Counseling programs in the California community colleges play a key role in helping students succeed. Over the years, the functions of counseling departments have multiplied significantly, further exacerbating the ever-present pressure to serve more students with the same number of counseling faculty. Students are the first to complain of the difficultly of getting in to see a counselor, as evidenced by increasingly long lines at walk-up windows and the two to three week waits to get an appointment. Counselors and other faculty will also attest to this dilemma and are keenly aware of the importance of counselors in assisting students to reach their academic goals.
The significant role counseling faculty play in the success of students has also been reinforced by numerous research based documents such as Basic Skills as a Foundation for Student Success in California Community Colleges (Center for Student Success, 2007), Facilitating Community College Transfer: A Master Plan Mandate, (Intersegmental Committee of Academic Senates, Spring 2009), Community College Transfer Task Force: Findings and Recommendations Aimed at Strengthening the Community College Transfer Process (Intersegmental Task Force, September 2009), California Community College Transfer: Recommended Guidelines (California Community College Chancellor’s Office and California Community College Transfer Center Directors Association, 2006), and Crafting a Student-Centered Transfer Process in California: Lessons From Other States (Institute of Higher Education Leadership and Policy, August 2009).
Resolution, 8.02 S10, “Title 5 Changes to Include Counselor to Student Ratio,” further acknowledges the importance of counseling faculty in the success of students. This resolution requests that the Academic Senate for California Community Colleges work with the Chancellor’s Office to change Title 5 to indicate that the minimum number of required counseling faculty be based on the recommended counselor to student ratio of 1:370 cited in the Academic Senate adopted paper Consultation Council Task Force on Counseling (2003).
As valuable as such a change to Title 5 would be, the reality is that this could take a long time and even if it were changed, not all colleges follow Title 5 regulations to the letter. Recognizing this situation, Resolution 8.02 S10 also encourages local senates to work with their collective bargaining units to add reasonable minimum counselor to student ratios into local contracts, knowing that local contracts in many instances carry more authority in practice than regulation. As with other issues, when local academic senates work collaboratively with their bargaining units, the outcome proves beneficial to faculty and students. For senates in need of assistance with establishing or strengthening their relationship with their local union, the Academic Senate paper Developing a Model for Effective Senate/Union Relations (1996) provides useful guidance.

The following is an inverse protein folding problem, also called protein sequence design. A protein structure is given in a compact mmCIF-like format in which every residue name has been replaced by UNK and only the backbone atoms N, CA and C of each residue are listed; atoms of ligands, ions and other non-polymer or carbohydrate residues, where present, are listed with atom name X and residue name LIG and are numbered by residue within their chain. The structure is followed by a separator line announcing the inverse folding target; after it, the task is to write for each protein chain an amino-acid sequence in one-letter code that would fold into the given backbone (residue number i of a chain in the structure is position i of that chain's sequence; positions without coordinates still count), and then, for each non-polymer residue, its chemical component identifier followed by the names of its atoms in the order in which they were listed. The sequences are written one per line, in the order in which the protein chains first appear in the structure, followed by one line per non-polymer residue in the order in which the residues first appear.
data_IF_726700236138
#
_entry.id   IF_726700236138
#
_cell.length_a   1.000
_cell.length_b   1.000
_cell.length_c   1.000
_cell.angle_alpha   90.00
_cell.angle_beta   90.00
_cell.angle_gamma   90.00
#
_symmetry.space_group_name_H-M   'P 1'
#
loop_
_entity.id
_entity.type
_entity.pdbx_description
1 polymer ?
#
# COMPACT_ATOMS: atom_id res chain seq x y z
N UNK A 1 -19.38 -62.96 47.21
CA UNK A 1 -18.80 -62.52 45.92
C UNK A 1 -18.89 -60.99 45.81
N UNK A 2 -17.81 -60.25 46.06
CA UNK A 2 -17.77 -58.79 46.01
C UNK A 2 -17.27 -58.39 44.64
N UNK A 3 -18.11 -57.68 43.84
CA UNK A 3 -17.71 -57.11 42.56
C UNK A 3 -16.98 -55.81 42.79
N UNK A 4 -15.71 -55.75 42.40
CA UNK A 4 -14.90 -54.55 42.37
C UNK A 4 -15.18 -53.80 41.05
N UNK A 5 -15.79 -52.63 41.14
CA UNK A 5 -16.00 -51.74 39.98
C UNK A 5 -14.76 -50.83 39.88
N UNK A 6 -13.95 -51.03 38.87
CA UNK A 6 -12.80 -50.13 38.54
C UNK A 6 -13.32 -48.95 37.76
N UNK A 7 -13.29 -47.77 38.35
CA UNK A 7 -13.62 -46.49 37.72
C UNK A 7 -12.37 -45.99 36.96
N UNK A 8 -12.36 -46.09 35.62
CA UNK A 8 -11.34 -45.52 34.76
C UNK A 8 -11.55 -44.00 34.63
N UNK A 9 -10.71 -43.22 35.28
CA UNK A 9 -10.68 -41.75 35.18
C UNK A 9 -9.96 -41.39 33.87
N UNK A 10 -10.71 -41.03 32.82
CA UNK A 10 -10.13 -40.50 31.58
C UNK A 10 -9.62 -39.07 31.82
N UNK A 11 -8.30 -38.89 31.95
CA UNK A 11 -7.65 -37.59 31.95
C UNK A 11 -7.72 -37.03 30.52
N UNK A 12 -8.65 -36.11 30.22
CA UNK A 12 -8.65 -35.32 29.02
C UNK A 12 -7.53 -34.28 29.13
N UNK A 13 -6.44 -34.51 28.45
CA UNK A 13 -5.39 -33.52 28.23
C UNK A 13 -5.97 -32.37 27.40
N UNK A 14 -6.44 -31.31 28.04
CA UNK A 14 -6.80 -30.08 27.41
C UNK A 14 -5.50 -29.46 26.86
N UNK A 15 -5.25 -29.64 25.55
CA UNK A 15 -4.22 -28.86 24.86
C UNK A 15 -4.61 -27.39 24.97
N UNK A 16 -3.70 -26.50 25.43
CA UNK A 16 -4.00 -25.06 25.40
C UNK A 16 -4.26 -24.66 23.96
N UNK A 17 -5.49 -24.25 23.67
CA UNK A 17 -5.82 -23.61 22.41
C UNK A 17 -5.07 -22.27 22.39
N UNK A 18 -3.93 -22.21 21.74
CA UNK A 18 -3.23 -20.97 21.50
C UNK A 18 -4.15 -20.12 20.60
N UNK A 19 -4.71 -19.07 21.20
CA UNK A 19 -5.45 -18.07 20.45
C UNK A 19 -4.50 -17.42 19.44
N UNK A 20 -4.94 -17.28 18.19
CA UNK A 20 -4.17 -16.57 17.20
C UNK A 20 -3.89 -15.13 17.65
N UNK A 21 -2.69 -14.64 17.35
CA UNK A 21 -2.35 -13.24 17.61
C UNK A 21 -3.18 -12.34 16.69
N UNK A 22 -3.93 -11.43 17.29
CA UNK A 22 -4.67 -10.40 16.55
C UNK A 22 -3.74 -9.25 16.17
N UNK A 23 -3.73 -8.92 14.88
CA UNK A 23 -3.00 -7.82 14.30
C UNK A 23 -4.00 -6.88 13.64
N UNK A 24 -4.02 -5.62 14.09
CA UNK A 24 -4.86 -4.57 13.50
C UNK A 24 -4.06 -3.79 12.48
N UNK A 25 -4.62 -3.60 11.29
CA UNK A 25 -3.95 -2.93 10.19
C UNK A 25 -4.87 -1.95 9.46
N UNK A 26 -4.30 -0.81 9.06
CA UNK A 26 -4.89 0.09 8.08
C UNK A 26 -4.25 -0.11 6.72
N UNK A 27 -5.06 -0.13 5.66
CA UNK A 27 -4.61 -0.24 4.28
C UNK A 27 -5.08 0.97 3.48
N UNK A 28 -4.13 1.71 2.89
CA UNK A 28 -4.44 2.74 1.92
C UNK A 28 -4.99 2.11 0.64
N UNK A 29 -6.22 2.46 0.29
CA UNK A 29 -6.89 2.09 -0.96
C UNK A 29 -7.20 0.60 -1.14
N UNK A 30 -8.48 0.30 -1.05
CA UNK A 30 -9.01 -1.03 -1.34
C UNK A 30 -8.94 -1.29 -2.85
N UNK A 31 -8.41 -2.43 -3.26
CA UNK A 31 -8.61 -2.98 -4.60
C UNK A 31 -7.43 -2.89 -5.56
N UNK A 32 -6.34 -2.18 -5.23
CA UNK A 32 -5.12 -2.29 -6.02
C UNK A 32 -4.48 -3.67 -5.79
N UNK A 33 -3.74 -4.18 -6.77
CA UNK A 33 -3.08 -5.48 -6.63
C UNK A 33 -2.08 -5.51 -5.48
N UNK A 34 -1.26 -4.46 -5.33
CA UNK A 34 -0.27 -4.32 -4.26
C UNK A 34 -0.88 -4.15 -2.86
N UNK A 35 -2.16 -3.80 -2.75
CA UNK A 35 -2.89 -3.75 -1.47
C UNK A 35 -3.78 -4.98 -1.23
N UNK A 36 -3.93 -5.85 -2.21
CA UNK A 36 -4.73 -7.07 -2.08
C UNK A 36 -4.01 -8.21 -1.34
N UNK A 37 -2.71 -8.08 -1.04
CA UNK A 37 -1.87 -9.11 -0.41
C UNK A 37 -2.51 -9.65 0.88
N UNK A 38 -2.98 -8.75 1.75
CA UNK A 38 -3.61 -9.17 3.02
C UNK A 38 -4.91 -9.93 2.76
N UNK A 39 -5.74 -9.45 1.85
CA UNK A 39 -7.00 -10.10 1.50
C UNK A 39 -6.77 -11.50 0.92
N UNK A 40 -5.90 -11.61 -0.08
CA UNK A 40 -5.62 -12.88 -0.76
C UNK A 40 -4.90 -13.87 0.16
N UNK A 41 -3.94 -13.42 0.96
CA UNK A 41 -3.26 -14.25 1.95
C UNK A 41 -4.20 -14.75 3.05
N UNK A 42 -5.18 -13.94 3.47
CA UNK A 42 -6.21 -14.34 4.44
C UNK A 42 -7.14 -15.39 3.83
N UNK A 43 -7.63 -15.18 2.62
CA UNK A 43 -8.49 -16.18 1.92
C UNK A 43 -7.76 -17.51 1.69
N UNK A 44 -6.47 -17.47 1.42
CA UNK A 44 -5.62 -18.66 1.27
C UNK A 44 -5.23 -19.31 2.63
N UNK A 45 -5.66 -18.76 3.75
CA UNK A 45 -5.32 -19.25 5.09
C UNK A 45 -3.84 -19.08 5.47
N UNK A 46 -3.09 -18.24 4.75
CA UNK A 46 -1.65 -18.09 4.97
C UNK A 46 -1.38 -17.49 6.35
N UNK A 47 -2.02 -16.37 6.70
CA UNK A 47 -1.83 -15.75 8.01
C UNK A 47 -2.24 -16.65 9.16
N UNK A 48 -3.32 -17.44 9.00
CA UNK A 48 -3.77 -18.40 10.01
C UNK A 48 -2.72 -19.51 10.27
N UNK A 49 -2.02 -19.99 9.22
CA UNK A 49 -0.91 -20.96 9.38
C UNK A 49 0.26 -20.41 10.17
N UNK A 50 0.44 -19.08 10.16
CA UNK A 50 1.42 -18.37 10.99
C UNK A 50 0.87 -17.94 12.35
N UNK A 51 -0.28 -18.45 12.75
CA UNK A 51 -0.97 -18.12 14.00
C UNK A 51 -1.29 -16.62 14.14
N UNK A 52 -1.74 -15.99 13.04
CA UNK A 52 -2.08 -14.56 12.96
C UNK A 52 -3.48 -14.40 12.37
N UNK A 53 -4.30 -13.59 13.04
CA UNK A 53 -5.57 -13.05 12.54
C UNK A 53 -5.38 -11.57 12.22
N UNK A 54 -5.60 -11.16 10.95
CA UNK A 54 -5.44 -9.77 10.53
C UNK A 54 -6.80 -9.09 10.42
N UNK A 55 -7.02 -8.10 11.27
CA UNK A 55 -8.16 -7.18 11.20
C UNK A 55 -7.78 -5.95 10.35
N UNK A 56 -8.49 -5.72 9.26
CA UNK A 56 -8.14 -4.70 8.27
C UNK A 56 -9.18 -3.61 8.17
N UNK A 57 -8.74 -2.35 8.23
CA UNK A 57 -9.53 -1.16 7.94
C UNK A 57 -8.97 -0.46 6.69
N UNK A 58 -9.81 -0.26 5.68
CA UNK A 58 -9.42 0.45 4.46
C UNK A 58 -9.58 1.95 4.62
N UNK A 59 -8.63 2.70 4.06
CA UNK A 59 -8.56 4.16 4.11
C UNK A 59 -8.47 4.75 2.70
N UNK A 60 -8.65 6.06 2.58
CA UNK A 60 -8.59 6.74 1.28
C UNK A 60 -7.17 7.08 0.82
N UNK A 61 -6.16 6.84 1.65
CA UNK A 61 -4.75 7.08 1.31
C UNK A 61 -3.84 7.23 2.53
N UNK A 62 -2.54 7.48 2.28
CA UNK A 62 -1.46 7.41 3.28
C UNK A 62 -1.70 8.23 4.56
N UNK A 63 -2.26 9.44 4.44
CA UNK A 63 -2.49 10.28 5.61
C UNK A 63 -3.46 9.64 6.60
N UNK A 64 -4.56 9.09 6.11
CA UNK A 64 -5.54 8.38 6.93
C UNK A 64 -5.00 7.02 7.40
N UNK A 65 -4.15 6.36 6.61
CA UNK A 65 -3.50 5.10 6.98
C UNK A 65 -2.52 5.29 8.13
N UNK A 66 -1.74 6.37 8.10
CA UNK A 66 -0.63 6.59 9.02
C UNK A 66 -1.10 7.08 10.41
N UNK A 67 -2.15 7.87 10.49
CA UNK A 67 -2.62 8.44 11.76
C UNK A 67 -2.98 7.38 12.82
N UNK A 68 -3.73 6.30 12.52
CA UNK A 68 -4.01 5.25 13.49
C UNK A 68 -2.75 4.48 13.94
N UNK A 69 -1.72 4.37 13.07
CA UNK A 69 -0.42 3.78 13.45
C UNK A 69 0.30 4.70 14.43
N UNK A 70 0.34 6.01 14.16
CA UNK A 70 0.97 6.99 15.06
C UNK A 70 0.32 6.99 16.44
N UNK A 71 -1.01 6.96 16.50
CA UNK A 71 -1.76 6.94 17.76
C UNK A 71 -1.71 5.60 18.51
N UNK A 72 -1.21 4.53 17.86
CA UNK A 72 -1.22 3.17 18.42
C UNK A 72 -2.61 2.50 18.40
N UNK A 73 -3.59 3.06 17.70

The precipitous decline in the system-wide number of counseling faculty can be attributed in large part to recent events, including the decimation of categorical funding (given that campuses commonly hire counseling faculty using matriculation funds), a significantly smaller portion of the American Recovery and Reinvestment Act than was expected (affecting many campuses that had planned to use these funds to backfill categorical funding), and the fallacy of the 50% law that claims counseling functions do not directly support instruction. As a result, colleges are incentivized to limit expenditures on counseling activities, including hiring. The timing has never been better to recognize the value of counselors in helping students reach their academic goals. Colleges can do this locally by codifying this value into local contracts and on a state level by advocating for Title 5 changes to define a minimum ratio of counselors to students. Together we can help students get started off well and keep them on the right track!